# Help series

#### Attachments

• 17.8 KB Views: 29

#### skeeter

Math Team did you try using the given hint?

#### SDK

Based on the question you are:

1. Too lazy to even bother pretending this isn't just a straight up request to do your homework for you.

2. In a calculus class.

3. So far from understanding the material that you can't even follow the hint which turns the entire problem into a middle school level algebra problem.

I can't help but think that (3) is related to (1). Anyway best of luck when retaking the course.

yes!

#### skeeter

Math Team
Did you arrive at a solution?

To solve the equation ...

$a = \dfrac{1}{2}\left(a + \dfrac{2}{a}\right)$

... for $a$.

I'd start by multiplying both sides by $2$ in order to clear the fraction $\dfrac{1}{2}$.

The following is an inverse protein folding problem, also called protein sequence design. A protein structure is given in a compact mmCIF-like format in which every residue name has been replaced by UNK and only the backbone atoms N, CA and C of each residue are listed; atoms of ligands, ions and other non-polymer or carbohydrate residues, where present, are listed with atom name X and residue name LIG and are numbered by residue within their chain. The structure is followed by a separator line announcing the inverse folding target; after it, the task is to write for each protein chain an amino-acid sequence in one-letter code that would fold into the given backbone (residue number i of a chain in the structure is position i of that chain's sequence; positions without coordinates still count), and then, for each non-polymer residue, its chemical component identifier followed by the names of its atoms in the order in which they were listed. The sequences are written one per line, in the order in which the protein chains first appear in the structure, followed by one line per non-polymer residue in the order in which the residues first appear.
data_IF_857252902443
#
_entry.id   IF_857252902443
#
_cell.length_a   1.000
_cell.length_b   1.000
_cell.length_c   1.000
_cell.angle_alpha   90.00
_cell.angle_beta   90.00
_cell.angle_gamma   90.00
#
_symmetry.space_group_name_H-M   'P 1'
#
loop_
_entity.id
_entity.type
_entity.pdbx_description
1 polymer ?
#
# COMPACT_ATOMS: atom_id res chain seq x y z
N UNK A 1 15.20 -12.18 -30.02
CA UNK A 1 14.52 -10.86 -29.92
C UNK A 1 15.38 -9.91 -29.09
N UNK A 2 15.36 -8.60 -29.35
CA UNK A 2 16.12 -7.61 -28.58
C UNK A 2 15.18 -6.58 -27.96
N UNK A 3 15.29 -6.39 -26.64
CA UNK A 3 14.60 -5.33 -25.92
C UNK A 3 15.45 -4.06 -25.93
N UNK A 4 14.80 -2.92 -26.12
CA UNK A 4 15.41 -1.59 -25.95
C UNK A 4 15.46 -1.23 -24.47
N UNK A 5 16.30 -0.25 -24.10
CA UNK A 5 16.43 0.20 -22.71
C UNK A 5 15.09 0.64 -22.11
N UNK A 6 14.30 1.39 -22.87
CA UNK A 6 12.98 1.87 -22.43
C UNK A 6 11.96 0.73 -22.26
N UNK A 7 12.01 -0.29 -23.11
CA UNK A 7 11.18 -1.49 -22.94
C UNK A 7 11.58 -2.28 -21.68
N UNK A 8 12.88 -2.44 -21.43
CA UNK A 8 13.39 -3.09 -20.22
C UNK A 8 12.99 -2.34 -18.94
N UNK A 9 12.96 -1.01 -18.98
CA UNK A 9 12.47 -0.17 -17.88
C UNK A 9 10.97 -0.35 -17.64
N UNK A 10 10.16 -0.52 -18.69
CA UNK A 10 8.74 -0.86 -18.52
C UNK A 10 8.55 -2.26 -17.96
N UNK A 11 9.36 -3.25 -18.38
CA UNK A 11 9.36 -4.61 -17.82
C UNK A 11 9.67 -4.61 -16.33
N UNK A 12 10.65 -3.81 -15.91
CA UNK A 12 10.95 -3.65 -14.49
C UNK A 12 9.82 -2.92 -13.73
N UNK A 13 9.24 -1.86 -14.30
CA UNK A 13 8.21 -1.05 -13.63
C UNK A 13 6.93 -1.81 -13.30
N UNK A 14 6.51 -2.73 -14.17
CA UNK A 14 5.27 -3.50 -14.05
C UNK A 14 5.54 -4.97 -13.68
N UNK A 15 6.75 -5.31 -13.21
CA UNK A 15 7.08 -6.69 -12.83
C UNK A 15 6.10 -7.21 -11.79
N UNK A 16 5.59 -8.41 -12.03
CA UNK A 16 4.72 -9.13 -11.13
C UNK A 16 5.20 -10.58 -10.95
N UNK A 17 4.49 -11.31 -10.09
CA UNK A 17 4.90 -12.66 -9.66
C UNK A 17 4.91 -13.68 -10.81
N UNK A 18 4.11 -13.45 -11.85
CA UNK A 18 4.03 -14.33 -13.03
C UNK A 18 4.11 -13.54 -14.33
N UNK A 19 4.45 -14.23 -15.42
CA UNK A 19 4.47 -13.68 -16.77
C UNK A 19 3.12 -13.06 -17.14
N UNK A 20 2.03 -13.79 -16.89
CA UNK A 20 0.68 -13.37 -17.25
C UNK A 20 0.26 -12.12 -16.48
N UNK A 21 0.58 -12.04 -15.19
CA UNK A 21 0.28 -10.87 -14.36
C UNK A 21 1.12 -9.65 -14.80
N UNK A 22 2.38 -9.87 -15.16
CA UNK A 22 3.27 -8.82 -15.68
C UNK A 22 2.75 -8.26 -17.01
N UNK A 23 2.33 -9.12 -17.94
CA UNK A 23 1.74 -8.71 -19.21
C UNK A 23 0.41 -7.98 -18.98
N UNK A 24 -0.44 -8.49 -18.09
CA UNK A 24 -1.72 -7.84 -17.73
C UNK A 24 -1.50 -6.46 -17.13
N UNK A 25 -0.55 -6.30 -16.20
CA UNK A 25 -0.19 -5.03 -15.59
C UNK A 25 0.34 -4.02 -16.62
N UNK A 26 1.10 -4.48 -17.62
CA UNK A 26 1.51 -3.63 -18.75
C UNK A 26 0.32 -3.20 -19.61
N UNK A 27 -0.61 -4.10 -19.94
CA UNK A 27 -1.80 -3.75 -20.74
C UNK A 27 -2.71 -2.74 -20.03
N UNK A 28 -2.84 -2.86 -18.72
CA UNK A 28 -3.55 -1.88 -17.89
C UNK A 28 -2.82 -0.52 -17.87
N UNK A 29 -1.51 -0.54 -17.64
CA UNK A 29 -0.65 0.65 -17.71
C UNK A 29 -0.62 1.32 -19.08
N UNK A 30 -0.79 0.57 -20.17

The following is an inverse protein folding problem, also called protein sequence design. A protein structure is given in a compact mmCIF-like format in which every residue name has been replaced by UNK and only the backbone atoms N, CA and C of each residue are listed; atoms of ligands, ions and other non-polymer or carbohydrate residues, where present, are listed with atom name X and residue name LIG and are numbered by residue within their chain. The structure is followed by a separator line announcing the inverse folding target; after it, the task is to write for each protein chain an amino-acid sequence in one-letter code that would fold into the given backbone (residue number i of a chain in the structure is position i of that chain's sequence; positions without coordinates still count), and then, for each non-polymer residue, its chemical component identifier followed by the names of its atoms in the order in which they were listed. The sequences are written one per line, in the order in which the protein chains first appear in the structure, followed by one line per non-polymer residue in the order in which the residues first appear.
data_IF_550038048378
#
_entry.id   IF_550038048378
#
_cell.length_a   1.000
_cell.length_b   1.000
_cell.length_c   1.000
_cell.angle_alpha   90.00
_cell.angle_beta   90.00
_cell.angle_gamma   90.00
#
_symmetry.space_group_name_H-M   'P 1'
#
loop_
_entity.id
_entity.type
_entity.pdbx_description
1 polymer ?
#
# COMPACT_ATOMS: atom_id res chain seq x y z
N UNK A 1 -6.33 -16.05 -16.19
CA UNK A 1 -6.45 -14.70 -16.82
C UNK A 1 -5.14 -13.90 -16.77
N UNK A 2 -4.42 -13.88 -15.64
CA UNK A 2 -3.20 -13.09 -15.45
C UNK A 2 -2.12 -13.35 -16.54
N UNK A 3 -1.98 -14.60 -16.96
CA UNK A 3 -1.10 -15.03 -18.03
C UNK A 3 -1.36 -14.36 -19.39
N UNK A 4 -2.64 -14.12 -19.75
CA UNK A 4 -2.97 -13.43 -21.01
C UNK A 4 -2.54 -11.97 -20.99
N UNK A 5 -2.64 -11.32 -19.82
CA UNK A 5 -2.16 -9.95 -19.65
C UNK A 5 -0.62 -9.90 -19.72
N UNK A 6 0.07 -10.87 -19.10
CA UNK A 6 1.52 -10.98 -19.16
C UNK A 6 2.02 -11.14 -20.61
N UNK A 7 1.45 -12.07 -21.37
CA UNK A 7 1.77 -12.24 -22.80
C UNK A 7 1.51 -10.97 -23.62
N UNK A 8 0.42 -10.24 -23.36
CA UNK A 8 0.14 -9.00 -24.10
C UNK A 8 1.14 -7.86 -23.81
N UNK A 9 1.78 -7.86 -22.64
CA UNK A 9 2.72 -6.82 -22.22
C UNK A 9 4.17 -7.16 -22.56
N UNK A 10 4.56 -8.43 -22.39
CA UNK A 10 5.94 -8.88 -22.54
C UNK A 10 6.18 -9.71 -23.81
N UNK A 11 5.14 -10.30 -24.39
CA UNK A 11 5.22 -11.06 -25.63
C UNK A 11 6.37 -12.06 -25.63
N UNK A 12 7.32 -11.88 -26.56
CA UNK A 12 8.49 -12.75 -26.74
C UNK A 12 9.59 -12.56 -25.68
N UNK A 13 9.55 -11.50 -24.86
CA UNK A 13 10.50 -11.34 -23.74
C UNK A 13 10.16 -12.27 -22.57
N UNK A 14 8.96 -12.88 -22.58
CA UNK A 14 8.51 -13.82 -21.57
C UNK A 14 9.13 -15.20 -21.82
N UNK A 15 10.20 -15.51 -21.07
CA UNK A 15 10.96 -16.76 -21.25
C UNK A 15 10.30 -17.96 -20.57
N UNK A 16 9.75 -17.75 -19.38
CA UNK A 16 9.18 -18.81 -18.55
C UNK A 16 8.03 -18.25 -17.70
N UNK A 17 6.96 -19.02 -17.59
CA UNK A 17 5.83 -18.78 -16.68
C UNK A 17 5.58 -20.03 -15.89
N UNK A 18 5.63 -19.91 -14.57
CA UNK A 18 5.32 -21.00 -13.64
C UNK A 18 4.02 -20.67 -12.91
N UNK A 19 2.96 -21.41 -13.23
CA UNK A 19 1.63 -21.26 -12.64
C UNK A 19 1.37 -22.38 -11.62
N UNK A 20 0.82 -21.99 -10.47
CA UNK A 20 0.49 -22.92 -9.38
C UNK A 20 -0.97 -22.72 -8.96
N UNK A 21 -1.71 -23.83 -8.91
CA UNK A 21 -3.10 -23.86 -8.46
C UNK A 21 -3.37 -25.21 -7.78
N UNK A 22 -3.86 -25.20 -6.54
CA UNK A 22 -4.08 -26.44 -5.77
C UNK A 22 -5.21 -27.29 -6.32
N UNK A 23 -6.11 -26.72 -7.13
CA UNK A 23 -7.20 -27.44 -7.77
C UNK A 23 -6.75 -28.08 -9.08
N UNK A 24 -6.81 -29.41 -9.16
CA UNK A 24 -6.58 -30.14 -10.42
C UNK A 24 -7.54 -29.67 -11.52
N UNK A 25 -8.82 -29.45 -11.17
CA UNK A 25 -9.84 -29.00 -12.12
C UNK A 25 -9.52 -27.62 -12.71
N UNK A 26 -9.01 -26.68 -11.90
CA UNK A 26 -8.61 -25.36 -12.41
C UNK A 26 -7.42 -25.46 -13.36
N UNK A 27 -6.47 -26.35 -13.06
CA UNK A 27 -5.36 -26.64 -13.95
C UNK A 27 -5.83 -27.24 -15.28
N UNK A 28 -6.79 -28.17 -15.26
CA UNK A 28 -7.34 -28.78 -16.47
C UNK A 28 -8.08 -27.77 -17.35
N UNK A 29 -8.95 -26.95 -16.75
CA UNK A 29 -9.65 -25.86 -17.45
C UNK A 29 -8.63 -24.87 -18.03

Next, I'd find a common denominator to combine $\left(a + \dfrac{2}{a}\right)$ into a single fraction.

Give it a go from there and post your working ...

• 1 person

#### skipjack

Forum Staff
I've moved this to Algebra. It's a good idea to let us know why you're stuck, especially when a hint has already been provided. For example, did you understand the wording of the problem? Do you know that "sequence" and "series" have different meanings?

Each term in the sequence is the average of two positive terms, and is therefore positive. Does that matter?

Using the hint given, and multiplying both sides by $2a$ (to clear both fractions), gives $2a^2 = a^2 + 2$, which implies $a^2 = 2$. Now what?

Similar Math Discussions Math Forum Date
Calculus
Calculus
Linear Algebra
Calculus